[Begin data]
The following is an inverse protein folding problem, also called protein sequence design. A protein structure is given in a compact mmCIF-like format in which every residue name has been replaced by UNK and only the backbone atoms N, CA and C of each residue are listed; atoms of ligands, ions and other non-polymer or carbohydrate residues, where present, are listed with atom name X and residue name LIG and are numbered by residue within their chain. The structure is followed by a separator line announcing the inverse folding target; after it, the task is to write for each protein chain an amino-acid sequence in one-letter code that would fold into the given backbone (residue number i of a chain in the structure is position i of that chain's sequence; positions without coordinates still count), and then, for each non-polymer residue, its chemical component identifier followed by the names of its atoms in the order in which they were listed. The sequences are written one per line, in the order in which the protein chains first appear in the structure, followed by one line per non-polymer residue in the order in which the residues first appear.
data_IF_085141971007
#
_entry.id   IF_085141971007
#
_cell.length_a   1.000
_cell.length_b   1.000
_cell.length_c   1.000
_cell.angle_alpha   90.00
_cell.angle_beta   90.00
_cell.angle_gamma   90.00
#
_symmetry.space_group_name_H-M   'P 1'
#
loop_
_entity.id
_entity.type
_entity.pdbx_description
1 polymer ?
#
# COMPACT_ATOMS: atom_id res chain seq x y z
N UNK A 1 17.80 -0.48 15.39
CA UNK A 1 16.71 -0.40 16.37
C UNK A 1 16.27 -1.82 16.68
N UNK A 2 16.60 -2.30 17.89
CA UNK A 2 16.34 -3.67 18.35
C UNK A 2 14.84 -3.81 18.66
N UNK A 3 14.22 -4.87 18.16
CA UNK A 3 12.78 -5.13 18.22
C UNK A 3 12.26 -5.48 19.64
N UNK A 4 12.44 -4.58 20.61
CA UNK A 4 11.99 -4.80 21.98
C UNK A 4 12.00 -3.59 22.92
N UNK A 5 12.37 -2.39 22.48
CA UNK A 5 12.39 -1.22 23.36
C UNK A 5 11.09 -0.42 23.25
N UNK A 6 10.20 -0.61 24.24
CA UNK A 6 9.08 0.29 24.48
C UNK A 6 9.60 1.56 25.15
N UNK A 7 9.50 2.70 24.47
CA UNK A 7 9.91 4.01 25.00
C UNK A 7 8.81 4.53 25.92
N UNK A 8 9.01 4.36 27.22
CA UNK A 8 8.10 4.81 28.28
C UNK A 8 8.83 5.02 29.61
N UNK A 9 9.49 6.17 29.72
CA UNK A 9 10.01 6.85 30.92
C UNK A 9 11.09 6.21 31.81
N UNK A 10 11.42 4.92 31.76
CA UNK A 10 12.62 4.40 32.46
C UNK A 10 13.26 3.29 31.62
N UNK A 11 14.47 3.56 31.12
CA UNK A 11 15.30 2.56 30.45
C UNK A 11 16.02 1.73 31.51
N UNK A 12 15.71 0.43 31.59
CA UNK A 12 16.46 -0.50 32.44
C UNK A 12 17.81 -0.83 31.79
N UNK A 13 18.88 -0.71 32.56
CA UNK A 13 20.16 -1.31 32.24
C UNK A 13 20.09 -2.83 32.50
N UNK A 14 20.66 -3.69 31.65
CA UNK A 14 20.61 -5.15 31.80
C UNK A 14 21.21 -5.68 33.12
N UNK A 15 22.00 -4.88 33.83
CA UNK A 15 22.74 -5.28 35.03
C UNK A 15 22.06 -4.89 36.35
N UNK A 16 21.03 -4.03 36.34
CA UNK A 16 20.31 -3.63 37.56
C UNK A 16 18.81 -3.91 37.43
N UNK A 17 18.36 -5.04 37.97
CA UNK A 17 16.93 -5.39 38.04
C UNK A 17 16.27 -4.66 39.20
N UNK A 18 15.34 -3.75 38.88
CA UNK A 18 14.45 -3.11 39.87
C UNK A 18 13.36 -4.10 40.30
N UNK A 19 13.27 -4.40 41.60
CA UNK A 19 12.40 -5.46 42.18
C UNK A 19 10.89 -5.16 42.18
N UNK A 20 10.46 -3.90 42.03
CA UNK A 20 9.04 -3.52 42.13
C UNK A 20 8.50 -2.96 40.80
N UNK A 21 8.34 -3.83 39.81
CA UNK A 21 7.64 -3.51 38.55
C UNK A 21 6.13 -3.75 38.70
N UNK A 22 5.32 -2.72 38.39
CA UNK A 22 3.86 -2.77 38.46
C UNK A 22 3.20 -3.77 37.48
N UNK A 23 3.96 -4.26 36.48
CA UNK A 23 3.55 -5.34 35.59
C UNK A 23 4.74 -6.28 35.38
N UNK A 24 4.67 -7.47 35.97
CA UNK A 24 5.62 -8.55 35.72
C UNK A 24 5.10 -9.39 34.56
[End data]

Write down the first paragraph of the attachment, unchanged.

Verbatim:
The following is an inverse protein folding problem, also called protein sequence design. A protein structure is given in a compact mmCIF-like format in which every residue name has been replaced by UNK and only the backbone atoms N, CA and C of each residue are listed; atoms of ligands, ions and other non-polymer or carbohydrate residues, where present, are listed with atom name X and residue name LIG and are numbered by residue within their chain. The structure is followed by a separator line announcing the inverse folding target; after it, the task is to write for each protein chain an amino-acid sequence in one-letter code that would fold into the given backbone (residue number i of a chain in the structure is position i of that chain's sequence; positions without coordinates still count), and then, for each non-polymer residue, its chemical component identifier followed by the names of its atoms in the order in which they were listed. The sequences are written one per line, in the order in which the protein chains first appear in the structure, followed by one line per non-polymer residue in the order in which the residues first appear.